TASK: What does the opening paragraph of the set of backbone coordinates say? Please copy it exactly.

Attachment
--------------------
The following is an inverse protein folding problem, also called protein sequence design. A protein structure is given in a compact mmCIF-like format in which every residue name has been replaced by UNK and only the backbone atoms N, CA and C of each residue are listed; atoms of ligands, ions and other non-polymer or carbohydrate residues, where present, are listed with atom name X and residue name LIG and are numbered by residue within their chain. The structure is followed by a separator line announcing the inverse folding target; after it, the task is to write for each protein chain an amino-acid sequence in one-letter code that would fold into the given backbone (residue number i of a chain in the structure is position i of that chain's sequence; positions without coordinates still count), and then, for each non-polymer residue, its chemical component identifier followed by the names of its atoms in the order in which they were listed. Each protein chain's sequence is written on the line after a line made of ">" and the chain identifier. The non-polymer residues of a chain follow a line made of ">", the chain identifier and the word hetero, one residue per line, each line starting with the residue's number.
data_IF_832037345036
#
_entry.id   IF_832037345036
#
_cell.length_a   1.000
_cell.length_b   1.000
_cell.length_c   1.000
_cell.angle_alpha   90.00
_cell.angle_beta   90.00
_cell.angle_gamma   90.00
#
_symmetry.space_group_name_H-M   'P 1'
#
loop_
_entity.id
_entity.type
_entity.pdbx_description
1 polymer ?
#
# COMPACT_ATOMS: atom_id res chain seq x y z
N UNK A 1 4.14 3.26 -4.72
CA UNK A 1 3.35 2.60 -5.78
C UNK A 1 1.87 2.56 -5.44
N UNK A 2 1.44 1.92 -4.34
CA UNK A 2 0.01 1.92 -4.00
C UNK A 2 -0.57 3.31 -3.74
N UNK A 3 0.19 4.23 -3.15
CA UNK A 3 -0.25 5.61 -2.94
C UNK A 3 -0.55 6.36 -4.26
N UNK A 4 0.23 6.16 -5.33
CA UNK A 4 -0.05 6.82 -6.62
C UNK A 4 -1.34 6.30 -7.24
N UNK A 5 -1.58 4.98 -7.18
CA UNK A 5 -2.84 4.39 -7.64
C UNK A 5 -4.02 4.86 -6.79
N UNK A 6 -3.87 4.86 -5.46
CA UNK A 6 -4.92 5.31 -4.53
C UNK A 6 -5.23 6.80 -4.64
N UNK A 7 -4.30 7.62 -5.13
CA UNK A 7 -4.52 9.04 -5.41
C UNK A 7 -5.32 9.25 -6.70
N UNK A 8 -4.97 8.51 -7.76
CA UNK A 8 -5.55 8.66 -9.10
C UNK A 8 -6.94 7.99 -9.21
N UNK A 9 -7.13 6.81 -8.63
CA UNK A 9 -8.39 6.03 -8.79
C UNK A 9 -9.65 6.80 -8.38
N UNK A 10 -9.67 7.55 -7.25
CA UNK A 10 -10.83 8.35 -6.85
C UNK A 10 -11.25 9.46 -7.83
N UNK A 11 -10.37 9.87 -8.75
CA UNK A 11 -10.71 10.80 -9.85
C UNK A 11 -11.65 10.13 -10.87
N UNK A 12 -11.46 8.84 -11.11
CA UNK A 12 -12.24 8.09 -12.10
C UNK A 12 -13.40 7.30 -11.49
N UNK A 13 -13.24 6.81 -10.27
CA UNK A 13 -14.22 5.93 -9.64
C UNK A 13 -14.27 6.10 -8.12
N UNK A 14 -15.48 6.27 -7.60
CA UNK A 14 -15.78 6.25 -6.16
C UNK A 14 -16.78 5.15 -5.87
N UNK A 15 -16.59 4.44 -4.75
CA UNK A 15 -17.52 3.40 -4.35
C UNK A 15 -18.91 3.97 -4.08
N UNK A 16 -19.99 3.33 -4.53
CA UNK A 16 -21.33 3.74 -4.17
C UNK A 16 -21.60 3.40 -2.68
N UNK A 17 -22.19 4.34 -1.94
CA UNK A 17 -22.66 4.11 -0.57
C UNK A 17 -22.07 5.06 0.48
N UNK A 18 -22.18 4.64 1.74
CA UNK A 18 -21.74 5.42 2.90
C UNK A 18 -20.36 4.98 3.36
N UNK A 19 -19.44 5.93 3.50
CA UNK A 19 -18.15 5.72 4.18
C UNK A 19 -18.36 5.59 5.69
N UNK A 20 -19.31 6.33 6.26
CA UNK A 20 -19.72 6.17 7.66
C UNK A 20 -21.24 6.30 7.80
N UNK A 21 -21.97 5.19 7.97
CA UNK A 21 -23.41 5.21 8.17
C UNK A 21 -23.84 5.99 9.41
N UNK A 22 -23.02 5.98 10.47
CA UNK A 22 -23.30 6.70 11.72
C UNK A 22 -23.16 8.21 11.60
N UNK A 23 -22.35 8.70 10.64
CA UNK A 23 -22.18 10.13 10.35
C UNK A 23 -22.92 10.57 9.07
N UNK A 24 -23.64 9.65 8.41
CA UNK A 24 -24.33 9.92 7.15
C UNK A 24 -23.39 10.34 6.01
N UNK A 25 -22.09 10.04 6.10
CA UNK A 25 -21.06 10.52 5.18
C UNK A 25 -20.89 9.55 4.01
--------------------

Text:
The following is an inverse protein folding problem, also called protein sequence design. A protein structure is given in a compact mmCIF-like format in which every residue name has been replaced by UNK and only the backbone atoms N, CA and C of each residue are listed; atoms of ligands, ions and other non-polymer or carbohydrate residues, where present, are listed with atom name X and residue name LIG and are numbered by residue within their chain. The structure is followed by a separator line announcing the inverse folding target; after it, the task is to write for each protein chain an amino-acid sequence in one-letter code that would fold into the given backbone (residue number i of a chain in the structure is position i of that chain's sequence; positions without coordinates still count), and then, for each non-polymer residue, its chemical component identifier followed by the names of its atoms in the order in which they were listed. Each protein chain's sequence is written on the line after a line made of ">" and the chain identifier. The non-polymer residues of a chain follow a line made of ">", the chain identifier and the word hetero, one residue per line, each line starting with the residue's number.